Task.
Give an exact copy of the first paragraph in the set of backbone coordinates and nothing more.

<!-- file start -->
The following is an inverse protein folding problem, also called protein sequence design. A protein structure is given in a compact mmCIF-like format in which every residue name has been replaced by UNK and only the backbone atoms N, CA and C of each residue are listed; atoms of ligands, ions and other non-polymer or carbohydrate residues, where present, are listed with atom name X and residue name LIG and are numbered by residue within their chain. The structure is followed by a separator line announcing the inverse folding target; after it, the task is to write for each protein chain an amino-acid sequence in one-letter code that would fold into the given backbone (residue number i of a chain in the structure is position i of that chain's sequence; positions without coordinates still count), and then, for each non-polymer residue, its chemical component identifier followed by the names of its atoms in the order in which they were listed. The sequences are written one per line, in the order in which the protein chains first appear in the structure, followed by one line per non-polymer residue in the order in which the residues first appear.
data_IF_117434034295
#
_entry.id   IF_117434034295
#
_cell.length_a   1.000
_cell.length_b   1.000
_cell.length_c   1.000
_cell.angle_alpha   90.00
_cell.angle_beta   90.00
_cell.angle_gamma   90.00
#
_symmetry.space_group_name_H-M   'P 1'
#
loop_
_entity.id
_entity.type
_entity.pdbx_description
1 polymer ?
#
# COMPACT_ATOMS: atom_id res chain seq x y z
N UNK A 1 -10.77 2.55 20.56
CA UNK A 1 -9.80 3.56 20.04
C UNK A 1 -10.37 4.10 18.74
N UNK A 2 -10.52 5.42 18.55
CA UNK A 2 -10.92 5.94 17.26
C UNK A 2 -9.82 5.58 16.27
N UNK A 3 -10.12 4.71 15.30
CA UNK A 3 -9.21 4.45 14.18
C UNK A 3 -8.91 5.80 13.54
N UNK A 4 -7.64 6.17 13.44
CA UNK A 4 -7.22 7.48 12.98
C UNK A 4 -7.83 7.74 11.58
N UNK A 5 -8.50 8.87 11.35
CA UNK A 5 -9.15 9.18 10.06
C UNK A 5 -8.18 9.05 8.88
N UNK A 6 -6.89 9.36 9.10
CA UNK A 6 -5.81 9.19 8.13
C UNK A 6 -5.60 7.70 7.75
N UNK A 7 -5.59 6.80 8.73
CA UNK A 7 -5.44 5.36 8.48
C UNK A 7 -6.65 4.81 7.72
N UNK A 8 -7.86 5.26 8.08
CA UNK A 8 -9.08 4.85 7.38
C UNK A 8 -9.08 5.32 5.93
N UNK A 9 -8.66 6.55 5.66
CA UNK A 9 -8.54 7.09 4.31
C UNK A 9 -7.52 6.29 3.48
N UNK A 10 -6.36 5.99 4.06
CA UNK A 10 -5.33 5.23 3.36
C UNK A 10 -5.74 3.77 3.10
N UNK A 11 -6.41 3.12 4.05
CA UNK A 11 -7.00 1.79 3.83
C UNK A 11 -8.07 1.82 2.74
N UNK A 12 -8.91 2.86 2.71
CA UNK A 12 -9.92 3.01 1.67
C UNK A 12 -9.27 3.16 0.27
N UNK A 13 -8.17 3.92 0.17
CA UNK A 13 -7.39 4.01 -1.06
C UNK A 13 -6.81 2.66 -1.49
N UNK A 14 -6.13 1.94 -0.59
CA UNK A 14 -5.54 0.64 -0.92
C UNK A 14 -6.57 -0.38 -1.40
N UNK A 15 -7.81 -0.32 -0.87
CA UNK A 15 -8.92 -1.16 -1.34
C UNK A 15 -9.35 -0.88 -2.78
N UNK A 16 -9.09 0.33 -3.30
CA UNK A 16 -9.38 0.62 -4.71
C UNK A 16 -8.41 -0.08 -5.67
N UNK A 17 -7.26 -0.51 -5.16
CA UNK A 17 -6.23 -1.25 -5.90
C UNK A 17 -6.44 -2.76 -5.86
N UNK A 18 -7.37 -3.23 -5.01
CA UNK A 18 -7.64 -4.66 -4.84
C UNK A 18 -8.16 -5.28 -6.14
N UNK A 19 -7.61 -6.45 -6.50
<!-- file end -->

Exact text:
The following is an inverse protein folding problem, also called protein sequence design. A protein structure is given in a compact mmCIF-like format in which every residue name has been replaced by UNK and only the backbone atoms N, CA and C of each residue are listed; atoms of ligands, ions and other non-polymer or carbohydrate residues, where present, are listed with atom name X and residue name LIG and are numbered by residue within their chain. The structure is followed by a separator line announcing the inverse folding target; after it, the task is to write for each protein chain an amino-acid sequence in one-letter code that would fold into the given backbone (residue number i of a chain in the structure is position i of that chain's sequence; positions without coordinates still count), and then, for each non-polymer residue, its chemical component identifier followed by the names of its atoms in the order in which they were listed. The sequences are written one per line, in the order in which the protein chains first appear in the structure, followed by one line per non-polymer residue in the order in which the residues first appear.